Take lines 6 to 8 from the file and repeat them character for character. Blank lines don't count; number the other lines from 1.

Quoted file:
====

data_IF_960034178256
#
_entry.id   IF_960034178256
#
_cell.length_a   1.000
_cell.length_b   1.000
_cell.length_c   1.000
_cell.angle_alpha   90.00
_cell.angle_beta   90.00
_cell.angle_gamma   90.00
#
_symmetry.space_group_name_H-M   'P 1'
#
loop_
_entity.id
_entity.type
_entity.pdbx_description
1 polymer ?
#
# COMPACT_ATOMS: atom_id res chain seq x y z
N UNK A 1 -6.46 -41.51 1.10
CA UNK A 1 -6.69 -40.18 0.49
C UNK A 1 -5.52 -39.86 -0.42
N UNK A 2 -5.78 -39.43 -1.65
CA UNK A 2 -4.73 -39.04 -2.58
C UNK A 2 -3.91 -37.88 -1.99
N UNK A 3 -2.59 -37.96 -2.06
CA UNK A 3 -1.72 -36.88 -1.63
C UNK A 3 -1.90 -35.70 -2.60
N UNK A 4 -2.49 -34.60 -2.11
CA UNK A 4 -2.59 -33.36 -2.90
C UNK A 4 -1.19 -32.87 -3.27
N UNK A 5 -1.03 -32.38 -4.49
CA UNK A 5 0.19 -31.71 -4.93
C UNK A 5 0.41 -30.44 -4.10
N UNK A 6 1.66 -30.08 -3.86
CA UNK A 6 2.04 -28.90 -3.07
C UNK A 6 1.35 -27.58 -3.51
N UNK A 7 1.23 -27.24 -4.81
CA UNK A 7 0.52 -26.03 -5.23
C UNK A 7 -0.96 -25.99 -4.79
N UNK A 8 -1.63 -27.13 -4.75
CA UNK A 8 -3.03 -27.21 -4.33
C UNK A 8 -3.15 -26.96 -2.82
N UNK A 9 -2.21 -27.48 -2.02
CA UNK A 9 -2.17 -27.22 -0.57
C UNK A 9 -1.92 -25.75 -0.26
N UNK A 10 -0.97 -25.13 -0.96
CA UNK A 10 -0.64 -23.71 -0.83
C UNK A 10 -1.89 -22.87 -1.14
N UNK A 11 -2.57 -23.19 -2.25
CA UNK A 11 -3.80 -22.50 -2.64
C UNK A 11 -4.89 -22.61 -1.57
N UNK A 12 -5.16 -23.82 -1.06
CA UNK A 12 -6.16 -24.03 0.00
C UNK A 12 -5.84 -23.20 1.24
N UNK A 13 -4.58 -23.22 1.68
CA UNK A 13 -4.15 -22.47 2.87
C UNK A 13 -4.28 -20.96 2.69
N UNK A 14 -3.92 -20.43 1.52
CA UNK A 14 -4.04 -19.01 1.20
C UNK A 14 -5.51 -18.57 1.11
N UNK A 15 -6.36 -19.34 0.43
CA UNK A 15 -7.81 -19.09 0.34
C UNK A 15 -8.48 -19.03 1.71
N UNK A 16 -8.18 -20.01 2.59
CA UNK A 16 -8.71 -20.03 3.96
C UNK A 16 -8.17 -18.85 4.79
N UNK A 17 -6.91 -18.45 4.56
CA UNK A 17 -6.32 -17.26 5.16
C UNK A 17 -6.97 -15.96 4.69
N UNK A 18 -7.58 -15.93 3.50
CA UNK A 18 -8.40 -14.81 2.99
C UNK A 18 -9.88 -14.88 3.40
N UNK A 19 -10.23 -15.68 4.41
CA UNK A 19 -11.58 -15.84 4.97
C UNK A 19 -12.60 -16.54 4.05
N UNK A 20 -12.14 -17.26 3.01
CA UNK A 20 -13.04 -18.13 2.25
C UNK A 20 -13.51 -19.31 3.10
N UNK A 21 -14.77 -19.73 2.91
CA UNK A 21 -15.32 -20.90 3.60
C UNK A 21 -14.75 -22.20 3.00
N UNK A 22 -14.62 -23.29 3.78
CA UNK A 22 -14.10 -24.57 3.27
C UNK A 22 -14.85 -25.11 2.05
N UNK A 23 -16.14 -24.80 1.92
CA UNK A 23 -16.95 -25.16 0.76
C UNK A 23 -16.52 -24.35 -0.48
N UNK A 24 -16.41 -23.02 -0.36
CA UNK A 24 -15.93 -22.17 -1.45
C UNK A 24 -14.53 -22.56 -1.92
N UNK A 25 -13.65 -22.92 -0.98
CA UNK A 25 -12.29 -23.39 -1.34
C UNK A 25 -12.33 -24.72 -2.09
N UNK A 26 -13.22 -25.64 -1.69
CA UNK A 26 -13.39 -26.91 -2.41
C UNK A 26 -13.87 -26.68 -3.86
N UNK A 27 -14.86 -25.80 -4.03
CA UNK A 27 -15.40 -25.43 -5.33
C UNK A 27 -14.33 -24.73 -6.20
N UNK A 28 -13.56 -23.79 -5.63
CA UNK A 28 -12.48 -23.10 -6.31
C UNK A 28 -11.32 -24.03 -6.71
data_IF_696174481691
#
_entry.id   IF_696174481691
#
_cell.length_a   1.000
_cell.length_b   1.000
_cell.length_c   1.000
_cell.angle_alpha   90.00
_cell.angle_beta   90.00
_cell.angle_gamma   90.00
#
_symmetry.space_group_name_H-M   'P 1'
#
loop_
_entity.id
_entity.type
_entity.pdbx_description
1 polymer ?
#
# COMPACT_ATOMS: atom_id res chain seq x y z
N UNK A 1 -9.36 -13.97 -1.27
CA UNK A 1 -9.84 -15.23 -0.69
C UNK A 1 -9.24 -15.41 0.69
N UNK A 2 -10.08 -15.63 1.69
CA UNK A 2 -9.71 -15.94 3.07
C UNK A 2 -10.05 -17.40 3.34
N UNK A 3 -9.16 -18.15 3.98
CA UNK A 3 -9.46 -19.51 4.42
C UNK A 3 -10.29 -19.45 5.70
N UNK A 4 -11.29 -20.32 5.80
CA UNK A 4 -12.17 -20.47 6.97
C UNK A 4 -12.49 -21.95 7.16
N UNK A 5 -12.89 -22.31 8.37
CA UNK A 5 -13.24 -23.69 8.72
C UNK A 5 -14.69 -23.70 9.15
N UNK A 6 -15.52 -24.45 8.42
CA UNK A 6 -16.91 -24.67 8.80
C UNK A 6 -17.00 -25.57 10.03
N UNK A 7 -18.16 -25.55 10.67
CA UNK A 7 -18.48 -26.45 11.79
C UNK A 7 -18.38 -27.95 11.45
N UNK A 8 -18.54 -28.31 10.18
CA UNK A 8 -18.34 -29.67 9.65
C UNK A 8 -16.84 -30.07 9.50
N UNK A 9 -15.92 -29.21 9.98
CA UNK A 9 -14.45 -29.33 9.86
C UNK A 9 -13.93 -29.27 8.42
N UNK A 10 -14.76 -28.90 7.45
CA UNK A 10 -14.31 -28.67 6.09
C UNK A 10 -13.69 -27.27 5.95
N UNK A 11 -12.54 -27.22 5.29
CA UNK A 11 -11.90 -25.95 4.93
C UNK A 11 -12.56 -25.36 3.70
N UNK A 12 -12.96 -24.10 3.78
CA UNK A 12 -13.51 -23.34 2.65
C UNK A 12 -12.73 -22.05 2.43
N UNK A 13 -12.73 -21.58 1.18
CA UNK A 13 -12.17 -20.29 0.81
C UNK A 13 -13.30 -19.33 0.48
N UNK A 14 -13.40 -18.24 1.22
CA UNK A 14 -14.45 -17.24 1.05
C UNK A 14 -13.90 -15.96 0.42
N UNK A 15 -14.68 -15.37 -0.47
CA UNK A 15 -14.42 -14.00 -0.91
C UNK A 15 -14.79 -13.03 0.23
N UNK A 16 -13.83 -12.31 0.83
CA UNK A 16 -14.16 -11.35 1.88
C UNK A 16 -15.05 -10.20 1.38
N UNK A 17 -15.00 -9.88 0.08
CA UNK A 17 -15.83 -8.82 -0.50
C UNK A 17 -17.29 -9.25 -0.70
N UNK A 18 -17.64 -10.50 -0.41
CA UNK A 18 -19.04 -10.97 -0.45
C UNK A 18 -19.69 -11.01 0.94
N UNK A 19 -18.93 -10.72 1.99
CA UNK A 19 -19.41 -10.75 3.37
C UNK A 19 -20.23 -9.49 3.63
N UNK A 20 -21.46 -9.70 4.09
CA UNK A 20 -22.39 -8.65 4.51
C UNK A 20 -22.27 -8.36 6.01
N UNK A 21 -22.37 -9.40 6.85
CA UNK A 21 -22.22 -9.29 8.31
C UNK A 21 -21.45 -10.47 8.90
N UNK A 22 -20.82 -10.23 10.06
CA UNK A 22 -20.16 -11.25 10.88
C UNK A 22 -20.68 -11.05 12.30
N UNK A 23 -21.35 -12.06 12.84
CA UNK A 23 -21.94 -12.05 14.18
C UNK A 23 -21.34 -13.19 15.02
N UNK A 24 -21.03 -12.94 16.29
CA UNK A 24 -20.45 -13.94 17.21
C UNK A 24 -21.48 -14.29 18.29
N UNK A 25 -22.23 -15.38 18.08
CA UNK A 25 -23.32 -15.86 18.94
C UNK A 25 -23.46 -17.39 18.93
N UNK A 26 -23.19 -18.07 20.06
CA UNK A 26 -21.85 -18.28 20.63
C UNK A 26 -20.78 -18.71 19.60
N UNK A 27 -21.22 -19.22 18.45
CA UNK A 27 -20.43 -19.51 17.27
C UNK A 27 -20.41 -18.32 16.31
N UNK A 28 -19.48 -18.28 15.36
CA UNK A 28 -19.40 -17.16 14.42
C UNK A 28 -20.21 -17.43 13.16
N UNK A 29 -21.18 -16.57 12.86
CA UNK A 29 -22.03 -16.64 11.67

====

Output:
_cell.length_b   1.000
_cell.length_c   1.000
_cell.angle_alpha   90.00